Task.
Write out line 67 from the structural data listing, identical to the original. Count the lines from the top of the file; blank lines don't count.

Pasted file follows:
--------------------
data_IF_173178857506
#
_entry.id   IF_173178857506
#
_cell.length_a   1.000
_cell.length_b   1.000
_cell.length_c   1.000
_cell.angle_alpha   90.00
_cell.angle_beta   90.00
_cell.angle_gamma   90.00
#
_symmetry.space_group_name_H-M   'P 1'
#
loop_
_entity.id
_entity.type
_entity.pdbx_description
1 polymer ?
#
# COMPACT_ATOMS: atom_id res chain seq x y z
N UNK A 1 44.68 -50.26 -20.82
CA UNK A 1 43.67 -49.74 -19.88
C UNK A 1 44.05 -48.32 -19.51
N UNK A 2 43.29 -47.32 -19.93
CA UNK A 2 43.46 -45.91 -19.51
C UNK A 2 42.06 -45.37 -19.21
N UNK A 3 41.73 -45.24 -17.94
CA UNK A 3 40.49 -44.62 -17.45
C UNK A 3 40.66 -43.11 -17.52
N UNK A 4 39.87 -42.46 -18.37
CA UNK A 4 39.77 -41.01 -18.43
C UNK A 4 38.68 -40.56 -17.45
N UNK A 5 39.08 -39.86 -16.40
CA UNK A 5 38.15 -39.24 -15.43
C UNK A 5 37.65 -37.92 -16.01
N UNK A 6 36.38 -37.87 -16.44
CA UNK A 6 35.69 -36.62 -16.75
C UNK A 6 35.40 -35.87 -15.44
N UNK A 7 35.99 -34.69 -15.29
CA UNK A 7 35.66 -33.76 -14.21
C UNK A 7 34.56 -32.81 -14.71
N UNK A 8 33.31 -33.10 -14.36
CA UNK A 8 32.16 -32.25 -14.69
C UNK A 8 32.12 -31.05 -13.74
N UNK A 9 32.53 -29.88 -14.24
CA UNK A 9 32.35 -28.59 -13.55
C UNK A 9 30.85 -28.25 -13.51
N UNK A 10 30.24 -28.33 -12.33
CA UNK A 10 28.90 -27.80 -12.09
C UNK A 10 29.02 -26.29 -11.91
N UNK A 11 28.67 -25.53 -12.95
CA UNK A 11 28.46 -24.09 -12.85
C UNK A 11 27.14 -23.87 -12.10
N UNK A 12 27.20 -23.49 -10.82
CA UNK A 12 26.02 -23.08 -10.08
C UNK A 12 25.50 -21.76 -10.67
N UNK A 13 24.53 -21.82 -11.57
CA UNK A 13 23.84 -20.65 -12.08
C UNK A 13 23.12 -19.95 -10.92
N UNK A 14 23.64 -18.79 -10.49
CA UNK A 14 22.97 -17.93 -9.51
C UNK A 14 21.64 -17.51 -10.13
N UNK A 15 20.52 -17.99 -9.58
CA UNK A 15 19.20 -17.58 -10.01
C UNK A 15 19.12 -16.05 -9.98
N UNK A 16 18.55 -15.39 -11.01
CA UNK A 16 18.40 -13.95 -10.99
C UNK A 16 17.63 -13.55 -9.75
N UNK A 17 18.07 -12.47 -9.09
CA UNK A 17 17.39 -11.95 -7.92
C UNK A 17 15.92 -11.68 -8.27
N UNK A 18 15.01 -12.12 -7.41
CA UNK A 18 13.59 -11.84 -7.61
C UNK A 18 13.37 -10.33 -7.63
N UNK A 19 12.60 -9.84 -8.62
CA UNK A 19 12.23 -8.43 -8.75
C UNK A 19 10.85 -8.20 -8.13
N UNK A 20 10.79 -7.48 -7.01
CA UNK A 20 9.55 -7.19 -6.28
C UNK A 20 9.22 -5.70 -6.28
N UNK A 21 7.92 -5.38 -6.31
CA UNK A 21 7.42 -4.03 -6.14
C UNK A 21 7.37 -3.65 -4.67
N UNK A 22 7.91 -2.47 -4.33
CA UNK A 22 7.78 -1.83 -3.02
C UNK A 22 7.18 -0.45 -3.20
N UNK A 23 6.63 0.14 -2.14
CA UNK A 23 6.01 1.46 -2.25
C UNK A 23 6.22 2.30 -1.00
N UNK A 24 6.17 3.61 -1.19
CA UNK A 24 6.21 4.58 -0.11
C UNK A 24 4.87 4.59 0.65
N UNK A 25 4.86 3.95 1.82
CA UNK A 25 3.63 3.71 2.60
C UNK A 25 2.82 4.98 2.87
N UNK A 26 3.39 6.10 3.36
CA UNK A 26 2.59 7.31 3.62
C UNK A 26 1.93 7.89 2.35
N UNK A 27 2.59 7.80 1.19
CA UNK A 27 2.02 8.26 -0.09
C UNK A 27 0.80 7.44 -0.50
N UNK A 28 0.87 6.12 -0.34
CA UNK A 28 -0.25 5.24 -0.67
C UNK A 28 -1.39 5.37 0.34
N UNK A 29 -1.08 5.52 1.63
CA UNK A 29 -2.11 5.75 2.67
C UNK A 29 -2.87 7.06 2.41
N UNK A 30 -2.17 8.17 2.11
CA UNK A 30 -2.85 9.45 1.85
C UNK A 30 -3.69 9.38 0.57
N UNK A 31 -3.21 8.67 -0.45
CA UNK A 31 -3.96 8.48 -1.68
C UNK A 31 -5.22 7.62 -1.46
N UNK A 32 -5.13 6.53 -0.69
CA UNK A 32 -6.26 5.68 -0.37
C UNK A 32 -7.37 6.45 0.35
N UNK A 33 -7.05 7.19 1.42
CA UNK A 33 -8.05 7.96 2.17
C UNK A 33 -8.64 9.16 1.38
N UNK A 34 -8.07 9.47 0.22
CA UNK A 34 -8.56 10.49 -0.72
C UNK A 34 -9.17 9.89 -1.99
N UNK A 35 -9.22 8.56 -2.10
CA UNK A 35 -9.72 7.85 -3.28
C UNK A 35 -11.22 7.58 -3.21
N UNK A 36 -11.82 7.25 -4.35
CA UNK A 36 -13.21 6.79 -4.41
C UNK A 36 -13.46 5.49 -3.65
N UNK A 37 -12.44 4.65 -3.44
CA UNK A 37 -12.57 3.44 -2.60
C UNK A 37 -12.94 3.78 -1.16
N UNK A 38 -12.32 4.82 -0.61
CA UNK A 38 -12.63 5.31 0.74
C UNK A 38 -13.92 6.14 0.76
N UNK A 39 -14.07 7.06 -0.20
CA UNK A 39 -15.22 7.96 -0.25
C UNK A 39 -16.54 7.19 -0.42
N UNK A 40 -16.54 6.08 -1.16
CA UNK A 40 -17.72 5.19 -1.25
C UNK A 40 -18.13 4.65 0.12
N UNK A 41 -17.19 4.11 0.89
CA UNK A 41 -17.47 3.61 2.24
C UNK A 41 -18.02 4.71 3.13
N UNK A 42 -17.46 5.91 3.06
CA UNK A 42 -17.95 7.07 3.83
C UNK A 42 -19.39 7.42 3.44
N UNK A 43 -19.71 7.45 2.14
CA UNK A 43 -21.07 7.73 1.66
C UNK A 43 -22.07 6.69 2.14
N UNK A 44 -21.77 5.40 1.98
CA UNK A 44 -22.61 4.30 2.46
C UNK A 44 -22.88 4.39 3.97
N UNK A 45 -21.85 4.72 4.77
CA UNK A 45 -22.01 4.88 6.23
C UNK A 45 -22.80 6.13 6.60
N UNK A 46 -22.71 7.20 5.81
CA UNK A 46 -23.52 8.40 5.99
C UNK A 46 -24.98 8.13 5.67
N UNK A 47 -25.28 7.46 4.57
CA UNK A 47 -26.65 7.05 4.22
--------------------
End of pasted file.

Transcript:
CA UNK A 16 18.40 -13.95 -10.99